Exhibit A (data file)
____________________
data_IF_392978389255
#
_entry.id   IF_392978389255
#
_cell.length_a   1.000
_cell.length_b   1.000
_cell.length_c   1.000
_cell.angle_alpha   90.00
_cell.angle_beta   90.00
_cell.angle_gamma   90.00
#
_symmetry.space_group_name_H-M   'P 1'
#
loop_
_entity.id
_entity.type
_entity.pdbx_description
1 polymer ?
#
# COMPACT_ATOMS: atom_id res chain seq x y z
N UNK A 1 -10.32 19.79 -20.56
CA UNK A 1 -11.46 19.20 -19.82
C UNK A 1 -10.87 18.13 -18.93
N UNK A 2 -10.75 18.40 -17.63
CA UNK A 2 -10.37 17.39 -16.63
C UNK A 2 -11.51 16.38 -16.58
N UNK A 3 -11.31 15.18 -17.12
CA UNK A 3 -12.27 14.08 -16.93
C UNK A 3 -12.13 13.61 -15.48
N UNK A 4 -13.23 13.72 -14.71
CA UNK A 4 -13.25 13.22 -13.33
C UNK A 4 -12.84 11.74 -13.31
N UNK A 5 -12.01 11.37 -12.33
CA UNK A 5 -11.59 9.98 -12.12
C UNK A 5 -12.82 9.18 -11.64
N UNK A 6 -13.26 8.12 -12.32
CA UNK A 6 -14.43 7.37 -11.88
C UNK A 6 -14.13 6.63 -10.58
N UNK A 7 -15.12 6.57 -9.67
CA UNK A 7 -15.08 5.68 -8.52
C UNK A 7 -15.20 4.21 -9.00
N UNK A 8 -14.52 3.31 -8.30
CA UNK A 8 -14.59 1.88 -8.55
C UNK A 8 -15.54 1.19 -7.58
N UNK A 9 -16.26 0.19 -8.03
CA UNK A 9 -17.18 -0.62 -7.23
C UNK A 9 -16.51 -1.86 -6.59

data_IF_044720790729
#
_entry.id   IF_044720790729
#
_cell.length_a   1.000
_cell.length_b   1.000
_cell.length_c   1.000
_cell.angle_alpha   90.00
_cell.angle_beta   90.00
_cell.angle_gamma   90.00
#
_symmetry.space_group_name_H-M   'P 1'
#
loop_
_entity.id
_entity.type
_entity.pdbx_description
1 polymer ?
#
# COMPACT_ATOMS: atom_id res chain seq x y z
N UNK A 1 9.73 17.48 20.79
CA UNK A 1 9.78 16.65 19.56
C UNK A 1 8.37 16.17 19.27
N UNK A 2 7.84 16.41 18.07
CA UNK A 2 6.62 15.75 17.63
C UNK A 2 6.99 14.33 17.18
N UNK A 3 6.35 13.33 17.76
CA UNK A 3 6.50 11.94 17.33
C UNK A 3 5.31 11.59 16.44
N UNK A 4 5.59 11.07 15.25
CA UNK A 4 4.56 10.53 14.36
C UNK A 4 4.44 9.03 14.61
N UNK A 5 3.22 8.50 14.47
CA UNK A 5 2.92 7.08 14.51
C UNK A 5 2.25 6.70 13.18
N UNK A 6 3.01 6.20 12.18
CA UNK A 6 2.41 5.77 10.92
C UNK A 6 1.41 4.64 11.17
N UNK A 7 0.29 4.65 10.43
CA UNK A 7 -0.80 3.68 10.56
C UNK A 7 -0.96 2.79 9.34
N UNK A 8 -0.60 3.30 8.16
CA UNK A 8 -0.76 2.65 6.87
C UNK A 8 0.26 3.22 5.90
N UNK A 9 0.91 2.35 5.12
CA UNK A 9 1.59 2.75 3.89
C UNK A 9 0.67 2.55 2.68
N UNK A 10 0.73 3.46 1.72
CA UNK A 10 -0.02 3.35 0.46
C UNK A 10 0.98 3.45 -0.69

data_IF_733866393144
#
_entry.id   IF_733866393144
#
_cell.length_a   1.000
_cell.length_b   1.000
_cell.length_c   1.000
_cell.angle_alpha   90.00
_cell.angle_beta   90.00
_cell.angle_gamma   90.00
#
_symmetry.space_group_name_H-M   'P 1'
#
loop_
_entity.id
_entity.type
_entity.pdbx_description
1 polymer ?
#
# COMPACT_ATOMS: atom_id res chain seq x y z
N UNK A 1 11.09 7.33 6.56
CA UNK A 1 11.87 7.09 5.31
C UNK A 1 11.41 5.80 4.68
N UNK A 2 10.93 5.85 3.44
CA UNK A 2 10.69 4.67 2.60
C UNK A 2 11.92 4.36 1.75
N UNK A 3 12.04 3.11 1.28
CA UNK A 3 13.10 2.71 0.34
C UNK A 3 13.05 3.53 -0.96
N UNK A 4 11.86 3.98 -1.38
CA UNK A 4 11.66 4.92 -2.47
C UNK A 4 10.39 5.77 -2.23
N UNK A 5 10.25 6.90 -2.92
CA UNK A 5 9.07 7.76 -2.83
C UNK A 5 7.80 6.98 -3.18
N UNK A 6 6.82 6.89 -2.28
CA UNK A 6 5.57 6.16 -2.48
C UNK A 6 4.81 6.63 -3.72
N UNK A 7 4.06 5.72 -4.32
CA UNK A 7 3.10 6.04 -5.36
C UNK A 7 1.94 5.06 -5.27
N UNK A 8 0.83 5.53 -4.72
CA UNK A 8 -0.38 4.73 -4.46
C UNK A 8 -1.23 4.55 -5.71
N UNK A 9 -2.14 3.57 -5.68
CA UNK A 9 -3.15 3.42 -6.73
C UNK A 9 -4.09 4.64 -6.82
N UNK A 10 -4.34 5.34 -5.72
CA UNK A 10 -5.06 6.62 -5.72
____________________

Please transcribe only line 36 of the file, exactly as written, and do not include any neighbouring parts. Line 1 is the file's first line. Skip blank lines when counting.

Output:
N UNK A 6 -13.26 8.12 -12.32